What’s the connection between alcohol and stress?
- Coping psychologically and emotionally with the stresses of our busy lives is a challenge.
- Chronic stress can trigger or exacerbate alcohol abuse problems.
- Its important not to use alcohol in response to a stressful situation or event.
- Research indicates that stressful events may profoundly influence the use of alcohol.
People may drink as a means of coping with certain stressful feelings such as
- financial problems
- job stress
- marital problems.
It is important to be aware that using alcohol in reaction to a stressful event or feelings may increase the risk of alcohol abuse.
There are several risk factors for abuse of alcohol in reaction to stress
- Using alcohol to cope.
- Experiencing the stressful event of feeling as severe, chronic, intense, or unavoidable.
- Lack of social support or other resources for helping to cope with stressful events
- Having a family history of drinking in response to stress.
- Believing that alcohol will help to reduce stress.
- Having unhealthy or other problematic drinking behavior preceding the stressful event or feeling.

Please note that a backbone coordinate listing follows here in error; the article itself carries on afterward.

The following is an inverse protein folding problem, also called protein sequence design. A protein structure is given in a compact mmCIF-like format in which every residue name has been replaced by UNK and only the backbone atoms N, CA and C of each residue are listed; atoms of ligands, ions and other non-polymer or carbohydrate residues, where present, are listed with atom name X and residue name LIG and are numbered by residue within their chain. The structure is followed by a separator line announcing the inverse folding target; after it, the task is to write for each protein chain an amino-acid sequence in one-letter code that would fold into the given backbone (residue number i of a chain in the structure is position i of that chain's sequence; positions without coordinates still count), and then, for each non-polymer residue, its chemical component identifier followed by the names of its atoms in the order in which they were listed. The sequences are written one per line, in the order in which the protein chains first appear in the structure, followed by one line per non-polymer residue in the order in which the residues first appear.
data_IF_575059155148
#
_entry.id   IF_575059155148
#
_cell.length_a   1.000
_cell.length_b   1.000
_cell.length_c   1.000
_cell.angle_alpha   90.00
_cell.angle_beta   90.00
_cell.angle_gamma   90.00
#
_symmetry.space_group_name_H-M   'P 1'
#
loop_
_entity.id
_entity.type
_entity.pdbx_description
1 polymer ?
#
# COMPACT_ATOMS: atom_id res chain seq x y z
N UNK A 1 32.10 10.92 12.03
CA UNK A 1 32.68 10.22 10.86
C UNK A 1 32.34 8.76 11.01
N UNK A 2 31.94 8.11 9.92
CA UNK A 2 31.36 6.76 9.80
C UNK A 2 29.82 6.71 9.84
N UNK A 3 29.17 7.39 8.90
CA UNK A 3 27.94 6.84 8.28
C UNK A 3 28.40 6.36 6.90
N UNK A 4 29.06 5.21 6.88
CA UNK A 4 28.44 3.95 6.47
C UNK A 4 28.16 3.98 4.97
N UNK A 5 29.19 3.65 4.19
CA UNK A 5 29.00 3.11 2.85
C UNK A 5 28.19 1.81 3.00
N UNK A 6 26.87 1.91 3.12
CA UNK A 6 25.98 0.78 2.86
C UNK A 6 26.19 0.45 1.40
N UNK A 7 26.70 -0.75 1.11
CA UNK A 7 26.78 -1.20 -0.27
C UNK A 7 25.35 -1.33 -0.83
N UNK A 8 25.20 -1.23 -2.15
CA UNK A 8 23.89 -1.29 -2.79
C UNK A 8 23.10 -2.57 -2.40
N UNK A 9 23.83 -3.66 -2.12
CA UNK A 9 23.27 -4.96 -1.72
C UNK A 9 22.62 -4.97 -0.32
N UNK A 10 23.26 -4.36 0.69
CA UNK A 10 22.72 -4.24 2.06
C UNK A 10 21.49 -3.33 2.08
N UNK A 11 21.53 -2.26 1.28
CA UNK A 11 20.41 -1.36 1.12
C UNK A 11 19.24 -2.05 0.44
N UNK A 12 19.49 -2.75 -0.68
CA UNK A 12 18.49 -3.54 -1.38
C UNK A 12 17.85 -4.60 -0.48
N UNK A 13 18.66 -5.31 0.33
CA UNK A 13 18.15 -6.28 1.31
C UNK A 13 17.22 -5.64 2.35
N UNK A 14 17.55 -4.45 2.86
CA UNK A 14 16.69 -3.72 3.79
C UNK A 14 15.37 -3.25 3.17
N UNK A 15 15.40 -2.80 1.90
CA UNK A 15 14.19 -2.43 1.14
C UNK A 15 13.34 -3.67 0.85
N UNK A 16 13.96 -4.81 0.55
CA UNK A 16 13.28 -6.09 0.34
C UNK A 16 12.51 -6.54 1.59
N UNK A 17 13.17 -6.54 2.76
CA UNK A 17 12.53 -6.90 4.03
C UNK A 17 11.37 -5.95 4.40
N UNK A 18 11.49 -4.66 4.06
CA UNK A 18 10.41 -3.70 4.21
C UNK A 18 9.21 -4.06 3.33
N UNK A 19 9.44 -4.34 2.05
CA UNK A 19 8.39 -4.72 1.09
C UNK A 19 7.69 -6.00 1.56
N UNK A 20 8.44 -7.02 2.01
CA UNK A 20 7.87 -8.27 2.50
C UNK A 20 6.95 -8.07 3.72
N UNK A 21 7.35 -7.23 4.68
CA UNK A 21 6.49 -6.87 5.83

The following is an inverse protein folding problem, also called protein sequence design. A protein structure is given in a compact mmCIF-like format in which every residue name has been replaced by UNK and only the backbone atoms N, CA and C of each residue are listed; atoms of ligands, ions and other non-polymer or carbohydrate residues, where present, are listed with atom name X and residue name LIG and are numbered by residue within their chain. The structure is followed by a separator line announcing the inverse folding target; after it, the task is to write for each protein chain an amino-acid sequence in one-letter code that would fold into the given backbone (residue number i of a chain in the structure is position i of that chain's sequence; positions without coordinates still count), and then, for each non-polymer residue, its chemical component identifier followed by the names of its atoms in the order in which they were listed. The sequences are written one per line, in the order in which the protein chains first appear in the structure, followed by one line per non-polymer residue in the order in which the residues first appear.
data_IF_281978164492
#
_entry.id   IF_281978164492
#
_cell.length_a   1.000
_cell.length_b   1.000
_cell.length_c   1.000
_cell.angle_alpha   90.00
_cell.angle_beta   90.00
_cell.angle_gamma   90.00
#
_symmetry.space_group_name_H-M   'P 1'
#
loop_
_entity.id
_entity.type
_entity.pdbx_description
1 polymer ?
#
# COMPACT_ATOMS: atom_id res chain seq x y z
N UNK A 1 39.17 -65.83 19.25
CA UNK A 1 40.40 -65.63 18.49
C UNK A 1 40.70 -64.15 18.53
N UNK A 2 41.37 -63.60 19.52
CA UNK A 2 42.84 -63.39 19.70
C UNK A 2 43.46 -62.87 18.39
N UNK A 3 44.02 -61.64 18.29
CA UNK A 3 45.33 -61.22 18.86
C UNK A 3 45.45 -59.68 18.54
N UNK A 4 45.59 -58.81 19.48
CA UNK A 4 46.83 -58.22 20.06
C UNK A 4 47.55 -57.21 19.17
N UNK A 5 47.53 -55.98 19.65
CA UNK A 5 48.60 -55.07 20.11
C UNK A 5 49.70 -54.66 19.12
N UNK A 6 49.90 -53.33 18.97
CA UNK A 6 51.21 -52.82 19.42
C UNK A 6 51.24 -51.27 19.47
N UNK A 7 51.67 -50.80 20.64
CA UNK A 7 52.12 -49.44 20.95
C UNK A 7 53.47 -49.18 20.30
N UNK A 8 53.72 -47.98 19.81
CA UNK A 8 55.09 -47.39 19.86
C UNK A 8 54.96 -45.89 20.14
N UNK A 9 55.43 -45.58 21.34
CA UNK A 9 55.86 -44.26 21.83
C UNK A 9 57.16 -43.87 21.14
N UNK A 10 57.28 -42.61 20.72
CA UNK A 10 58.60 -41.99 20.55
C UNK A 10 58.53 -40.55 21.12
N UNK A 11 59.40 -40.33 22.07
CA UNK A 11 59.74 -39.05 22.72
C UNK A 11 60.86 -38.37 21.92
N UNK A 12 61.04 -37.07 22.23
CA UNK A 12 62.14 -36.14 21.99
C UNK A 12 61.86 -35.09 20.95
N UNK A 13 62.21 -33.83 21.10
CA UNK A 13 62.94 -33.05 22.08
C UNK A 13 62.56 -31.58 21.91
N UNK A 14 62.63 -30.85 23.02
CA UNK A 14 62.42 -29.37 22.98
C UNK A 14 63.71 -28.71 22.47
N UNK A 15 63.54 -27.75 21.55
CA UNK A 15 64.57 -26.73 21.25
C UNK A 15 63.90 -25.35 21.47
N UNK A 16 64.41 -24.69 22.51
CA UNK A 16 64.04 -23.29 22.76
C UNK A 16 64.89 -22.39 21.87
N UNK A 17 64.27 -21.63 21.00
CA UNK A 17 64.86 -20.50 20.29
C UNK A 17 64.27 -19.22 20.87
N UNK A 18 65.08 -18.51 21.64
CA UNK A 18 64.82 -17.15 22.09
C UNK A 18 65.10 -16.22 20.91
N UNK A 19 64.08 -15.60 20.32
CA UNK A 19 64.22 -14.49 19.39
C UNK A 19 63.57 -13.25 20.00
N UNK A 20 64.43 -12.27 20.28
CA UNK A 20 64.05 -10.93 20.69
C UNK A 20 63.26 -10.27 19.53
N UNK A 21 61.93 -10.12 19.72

- Feeling or having no control over the stressful event or feeling.
- Trying to avoid or numb feelings in reaction to the stressful event.
Special concerns for recovering alcoholics include
- Among abstinent alcoholics, personally threatening, severe, and chronic life
stressors may lead to alcohol relapse.
- An alcoholic may resume the use of alcohol after a lengthy period of abstinence
to try to lessen the stressful feelings.
- Those most vulnerable to relapse tend to be alcoholic persons who have low levels
of coping skills, self-efficacy, and social support.
Here’s what might help:
Learn what constitutes at-risk levels of drinking.
- For a man, less than 14 standard drinks a week or 2 per day on average. No more than four during any single event.
- For a woman, less than 7 standard drinks a week or 1 drink a day, on average. No more than two during any single event.